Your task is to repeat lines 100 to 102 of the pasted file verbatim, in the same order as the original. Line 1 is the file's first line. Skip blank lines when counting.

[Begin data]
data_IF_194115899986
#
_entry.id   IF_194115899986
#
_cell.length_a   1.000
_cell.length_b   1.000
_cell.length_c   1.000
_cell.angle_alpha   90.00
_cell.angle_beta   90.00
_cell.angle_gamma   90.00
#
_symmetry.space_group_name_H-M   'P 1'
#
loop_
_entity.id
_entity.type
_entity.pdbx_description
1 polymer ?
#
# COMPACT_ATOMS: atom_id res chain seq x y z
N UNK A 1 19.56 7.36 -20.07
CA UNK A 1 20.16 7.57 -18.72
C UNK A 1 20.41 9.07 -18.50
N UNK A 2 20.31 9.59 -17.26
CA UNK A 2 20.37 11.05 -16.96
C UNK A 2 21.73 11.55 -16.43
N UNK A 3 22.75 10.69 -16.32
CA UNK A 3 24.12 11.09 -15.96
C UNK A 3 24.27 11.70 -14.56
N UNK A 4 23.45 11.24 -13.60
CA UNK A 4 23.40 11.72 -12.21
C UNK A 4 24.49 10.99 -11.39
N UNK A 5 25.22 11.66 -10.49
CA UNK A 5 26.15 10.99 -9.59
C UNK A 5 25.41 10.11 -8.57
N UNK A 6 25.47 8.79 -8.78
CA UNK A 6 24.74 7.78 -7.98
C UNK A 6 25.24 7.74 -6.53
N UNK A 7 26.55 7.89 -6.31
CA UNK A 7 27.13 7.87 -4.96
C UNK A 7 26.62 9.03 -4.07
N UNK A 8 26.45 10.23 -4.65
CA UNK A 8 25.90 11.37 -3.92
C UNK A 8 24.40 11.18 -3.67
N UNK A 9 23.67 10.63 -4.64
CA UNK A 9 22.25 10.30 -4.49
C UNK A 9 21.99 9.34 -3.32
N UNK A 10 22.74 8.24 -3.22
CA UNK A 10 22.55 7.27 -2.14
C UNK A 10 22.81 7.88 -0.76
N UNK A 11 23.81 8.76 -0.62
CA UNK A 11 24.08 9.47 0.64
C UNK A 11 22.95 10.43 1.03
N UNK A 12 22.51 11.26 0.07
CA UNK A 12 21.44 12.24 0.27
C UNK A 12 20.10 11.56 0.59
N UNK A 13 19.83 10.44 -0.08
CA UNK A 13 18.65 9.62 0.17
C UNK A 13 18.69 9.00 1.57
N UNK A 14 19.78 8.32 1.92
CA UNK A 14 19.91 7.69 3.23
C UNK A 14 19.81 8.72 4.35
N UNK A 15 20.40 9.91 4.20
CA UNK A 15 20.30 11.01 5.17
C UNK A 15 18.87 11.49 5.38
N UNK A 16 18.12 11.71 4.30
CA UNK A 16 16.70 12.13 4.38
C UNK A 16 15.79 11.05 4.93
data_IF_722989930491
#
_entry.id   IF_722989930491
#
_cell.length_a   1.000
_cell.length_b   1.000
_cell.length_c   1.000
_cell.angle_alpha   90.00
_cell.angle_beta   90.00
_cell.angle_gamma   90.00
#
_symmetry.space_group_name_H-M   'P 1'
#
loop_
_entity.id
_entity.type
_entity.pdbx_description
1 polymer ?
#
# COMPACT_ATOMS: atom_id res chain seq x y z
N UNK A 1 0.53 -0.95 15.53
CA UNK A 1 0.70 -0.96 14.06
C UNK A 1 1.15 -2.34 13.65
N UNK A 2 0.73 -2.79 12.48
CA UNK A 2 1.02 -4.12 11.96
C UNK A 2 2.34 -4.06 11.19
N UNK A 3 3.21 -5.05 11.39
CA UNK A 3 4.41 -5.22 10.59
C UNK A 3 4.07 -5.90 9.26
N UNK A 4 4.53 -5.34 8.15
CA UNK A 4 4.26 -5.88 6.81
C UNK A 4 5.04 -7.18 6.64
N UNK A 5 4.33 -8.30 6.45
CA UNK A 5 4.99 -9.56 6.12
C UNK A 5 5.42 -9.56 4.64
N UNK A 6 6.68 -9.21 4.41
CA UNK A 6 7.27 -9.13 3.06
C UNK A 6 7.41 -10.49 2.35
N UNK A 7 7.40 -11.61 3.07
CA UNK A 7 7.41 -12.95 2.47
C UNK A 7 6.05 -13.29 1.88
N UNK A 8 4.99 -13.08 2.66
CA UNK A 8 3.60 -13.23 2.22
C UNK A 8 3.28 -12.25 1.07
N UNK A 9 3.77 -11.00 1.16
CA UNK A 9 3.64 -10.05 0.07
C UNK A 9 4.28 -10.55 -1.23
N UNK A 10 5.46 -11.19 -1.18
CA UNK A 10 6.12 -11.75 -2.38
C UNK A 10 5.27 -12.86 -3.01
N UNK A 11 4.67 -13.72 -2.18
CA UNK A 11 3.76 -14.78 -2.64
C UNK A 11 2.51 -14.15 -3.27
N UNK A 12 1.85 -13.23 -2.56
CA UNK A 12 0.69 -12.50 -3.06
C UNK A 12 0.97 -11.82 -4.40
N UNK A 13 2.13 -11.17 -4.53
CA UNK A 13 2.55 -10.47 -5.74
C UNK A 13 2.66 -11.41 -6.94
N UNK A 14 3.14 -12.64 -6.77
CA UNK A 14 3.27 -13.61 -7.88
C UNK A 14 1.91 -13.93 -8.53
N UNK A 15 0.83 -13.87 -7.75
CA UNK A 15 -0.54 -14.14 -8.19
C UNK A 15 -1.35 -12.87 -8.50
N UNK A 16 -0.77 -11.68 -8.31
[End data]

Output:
C UNK A 4 5.04 -7.18 6.64
N UNK A 5 4.33 -8.30 6.45
CA UNK A 5 4.99 -9.56 6.12